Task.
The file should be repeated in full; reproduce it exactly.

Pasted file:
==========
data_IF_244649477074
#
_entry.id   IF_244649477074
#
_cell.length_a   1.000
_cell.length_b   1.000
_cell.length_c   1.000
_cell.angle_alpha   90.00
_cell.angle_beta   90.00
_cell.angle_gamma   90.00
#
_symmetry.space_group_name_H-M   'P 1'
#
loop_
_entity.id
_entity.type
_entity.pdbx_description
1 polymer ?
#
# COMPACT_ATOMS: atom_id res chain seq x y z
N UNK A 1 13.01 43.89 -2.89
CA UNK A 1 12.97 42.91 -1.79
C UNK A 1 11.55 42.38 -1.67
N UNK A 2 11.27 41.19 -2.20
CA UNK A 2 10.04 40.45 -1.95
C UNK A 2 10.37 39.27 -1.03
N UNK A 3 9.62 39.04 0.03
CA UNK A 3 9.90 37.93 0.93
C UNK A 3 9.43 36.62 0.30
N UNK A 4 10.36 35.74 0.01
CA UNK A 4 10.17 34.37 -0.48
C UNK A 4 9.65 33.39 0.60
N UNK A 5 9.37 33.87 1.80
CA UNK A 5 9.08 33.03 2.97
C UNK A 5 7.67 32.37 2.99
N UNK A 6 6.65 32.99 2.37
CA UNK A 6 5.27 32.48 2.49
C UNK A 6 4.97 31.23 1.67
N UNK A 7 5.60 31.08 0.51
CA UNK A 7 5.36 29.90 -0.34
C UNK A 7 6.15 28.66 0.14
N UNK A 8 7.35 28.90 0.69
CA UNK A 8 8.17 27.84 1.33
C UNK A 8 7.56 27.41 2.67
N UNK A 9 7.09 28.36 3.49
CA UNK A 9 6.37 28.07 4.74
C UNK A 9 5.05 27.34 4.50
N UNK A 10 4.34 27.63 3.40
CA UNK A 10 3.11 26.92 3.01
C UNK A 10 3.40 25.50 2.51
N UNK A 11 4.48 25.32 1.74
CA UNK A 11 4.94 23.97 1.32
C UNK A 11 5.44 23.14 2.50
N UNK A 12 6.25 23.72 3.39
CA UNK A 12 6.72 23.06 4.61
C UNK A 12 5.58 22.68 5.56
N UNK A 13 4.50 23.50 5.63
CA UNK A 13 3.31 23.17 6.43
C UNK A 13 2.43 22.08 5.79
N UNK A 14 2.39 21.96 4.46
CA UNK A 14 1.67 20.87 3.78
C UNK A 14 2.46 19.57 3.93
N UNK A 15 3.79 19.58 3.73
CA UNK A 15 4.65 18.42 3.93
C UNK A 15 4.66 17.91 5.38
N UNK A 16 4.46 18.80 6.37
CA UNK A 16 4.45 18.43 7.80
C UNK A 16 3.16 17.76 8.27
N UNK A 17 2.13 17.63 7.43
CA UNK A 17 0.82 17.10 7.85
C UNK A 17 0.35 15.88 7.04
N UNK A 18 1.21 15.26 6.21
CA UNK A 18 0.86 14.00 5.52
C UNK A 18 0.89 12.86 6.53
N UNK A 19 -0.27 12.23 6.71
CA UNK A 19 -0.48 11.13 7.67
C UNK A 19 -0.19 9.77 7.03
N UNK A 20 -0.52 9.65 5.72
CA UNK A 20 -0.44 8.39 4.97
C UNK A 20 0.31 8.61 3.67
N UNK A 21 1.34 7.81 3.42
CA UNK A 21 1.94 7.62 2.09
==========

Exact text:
data_IF_244649477074
#
_entry.id   IF_244649477074
#
_cell.length_a   1.000
_cell.length_b   1.000
_cell.length_c   1.000
_cell.angle_alpha   90.00
_cell.angle_beta   90.00
_cell.angle_gamma   90.00
#
_symmetry.space_group_name_H-M   'P 1'
#
loop_
_entity.id
_entity.type
_entity.pdbx_description
1 polymer ?
#
# COMPACT_ATOMS: atom_id res chain seq x y z
N UNK A 1 13.01 43.89 -2.89
CA UNK A 1 12.97 42.91 -1.79
C UNK A 1 11.55 42.38 -1.67
N UNK A 2 11.27 41.19 -2.20
CA UNK A 2 10.04 40.45 -1.95
C UNK A 2 10.37 39.27 -1.03
N UNK A 3 9.62 39.04 0.03
CA UNK A 3 9.90 37.93 0.93
C UNK A 3 9.43 36.62 0.30
N UNK A 4 10.36 35.74 0.01
CA UNK A 4 10.17 34.37 -0.48
C UNK A 4 9.65 33.39 0.60
N UNK A 5 9.37 33.87 1.80
CA UNK A 5 9.08 33.03 2.97
C UNK A 5 7.67 32.37 2.99
N UNK A 6 6.65 32.99 2.37
CA UNK A 6 5.27 32.48 2.49
C UNK A 6 4.97 31.23 1.67
N UNK A 7 5.60 31.08 0.51
CA UNK A 7 5.36 29.90 -0.34
C UNK A 7 6.15 28.66 0.14
N UNK A 8 7.35 28.90 0.69
CA UNK A 8 8.17 27.84 1.33
C UNK A 8 7.56 27.41 2.67
N UNK A 9 7.09 28.36 3.49
CA UNK A 9 6.37 28.07 4.74
C UNK A 9 5.05 27.34 4.50
N UNK A 10 4.34 27.63 3.40
CA UNK A 10 3.11 26.92 3.01
C UNK A 10 3.40 25.50 2.51
N UNK A 11 4.48 25.32 1.74
CA UNK A 11 4.94 23.97 1.32
C UNK A 11 5.44 23.14 2.50
N UNK A 12 6.25 23.72 3.39
CA UNK A 12 6.72 23.06 4.61
C UNK A 12 5.58 22.68 5.56
N UNK A 13 4.50 23.50 5.63
CA UNK A 13 3.31 23.17 6.43
C UNK A 13 2.43 22.08 5.79
N UNK A 14 2.39 21.96 4.46
CA UNK A 14 1.67 20.87 3.78
C UNK A 14 2.46 19.57 3.93
N UNK A 15 3.79 19.58 3.73
CA UNK A 15 4.65 18.42 3.93
C UNK A 15 4.66 17.91 5.38
N UNK A 16 4.46 18.80 6.37
CA UNK A 16 4.45 18.43 7.80
C UNK A 16 3.16 17.76 8.27
N UNK A 17 2.13 17.63 7.43
CA UNK A 17 0.82 17.10 7.85
C UNK A 17 0.35 15.88 7.04
N UNK A 18 1.21 15.26 6.21
CA UNK A 18 0.86 14.00 5.52
C UNK A 18 0.89 12.86 6.53
N UNK A 19 -0.27 12.23 6.71
CA UNK A 19 -0.48 11.13 7.67
C UNK A 19 -0.19 9.77 7.03
N UNK A 20 -0.52 9.65 5.72
CA UNK A 20 -0.44 8.39 4.97
C UNK A 20 0.31 8.61 3.67
N UNK A 21 1.34 7.81 3.42
CA UNK A 21 1.94 7.62 2.09